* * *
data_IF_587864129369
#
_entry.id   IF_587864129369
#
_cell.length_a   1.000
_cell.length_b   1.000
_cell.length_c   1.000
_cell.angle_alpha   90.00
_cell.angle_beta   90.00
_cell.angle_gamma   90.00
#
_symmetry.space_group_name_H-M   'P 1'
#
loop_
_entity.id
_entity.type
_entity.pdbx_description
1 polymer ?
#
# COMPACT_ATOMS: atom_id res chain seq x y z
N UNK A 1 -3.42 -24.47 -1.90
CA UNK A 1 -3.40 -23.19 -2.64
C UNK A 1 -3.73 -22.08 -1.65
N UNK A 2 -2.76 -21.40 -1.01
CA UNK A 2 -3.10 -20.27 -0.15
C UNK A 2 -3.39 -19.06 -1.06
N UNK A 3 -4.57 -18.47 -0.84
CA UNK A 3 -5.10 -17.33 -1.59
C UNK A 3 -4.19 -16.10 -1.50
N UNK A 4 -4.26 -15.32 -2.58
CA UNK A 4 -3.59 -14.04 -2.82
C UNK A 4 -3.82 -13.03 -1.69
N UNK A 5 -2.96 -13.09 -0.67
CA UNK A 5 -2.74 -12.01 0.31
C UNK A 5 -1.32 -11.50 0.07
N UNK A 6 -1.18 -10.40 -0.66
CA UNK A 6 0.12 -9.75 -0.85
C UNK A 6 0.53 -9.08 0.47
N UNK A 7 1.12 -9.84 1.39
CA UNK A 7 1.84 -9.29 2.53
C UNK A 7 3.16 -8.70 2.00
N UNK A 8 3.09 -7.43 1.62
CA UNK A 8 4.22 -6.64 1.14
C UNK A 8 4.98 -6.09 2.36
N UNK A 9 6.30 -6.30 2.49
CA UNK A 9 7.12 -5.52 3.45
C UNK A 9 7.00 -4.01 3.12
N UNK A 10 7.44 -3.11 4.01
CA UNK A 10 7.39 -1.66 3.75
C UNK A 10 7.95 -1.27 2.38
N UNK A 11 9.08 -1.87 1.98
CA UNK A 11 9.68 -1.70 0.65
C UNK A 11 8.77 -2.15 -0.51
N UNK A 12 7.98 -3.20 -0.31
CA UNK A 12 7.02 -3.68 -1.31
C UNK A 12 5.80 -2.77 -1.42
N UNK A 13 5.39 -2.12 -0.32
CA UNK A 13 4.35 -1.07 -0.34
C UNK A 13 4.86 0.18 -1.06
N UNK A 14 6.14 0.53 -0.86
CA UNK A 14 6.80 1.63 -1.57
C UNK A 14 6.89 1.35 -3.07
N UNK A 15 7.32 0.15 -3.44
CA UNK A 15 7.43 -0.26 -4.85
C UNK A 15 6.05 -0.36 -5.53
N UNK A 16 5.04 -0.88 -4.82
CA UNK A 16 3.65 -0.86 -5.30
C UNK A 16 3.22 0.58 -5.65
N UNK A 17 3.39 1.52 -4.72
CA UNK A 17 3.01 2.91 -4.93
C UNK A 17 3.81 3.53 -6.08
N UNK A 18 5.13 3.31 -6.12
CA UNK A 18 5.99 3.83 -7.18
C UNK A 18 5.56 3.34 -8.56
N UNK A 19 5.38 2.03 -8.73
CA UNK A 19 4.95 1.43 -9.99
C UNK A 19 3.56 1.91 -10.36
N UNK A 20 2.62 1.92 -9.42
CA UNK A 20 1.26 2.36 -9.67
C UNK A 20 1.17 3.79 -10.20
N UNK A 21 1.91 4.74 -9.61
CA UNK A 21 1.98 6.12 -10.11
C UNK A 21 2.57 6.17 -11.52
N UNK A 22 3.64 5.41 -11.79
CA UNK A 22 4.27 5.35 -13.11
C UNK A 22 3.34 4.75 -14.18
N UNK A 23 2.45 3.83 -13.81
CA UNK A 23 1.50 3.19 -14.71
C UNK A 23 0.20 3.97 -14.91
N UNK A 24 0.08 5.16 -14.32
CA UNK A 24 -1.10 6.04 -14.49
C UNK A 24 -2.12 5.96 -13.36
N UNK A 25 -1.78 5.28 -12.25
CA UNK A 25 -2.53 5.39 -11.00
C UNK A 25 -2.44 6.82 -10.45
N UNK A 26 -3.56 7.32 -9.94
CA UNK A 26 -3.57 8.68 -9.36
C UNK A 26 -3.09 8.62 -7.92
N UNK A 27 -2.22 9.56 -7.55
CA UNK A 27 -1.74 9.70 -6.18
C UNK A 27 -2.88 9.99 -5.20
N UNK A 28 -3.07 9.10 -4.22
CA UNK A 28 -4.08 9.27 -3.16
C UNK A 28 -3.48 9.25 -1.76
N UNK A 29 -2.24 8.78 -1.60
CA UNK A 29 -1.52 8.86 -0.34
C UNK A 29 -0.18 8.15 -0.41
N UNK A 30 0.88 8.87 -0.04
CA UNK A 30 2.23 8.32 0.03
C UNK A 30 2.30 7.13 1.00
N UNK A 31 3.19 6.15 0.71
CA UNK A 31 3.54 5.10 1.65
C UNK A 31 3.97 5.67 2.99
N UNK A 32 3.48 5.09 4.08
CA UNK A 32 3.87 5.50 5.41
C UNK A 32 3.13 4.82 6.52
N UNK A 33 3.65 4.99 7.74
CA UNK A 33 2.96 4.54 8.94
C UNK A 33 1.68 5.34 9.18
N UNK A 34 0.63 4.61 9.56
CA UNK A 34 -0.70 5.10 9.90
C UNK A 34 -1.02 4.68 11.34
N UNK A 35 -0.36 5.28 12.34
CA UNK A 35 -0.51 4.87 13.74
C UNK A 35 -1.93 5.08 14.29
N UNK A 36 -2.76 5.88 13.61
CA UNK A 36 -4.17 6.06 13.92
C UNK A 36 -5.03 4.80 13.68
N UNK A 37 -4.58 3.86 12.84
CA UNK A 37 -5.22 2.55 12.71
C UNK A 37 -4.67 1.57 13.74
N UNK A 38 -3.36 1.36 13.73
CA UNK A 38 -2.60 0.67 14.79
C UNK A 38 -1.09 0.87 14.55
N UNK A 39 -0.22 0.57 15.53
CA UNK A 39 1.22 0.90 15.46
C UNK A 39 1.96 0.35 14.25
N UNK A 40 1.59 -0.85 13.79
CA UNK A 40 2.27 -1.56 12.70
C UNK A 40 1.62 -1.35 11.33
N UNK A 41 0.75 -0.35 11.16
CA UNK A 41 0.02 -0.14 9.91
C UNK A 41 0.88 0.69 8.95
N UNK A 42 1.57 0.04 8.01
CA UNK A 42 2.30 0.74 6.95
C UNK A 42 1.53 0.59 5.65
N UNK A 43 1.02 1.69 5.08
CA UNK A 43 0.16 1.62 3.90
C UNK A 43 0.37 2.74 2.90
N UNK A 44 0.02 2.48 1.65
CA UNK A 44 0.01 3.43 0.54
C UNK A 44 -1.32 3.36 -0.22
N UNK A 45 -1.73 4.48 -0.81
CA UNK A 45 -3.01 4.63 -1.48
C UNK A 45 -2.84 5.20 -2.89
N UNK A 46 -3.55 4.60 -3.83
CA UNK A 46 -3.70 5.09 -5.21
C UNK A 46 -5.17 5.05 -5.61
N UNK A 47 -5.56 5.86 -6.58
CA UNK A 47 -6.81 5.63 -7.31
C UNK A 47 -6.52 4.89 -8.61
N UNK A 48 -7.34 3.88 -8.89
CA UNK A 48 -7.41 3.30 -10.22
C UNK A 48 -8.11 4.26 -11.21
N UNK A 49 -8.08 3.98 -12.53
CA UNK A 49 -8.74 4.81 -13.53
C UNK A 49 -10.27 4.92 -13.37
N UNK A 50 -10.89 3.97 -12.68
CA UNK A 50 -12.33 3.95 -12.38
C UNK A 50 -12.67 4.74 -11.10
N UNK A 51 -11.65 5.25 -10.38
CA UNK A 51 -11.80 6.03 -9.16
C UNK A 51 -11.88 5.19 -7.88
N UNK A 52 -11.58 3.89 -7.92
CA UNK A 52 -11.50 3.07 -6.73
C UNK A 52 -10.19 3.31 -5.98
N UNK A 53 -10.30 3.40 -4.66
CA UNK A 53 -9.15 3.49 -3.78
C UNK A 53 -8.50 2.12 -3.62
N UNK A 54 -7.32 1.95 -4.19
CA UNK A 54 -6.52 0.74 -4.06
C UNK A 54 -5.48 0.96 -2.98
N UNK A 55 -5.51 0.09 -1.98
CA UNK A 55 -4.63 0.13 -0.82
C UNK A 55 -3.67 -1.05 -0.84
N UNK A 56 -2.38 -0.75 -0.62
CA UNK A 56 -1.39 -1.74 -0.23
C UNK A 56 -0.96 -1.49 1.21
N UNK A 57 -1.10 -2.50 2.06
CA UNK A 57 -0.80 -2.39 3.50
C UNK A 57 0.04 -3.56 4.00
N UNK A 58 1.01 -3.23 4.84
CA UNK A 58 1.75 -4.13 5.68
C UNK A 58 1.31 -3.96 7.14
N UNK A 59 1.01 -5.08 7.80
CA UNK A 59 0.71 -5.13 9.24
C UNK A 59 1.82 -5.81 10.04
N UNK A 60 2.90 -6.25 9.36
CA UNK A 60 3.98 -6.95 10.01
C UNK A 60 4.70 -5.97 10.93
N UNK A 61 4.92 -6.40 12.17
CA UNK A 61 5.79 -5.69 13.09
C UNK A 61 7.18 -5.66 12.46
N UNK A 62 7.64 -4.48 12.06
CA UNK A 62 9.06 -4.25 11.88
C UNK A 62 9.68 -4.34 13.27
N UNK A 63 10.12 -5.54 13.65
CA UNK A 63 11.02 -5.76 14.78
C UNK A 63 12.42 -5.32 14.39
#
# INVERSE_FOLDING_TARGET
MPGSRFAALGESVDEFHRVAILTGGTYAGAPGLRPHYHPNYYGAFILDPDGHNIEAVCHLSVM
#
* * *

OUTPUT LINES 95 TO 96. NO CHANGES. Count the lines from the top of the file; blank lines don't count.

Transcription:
C UNK A 25 -2.44 6.82 -10.45
N UNK A 26 -3.56 7.32 -9.94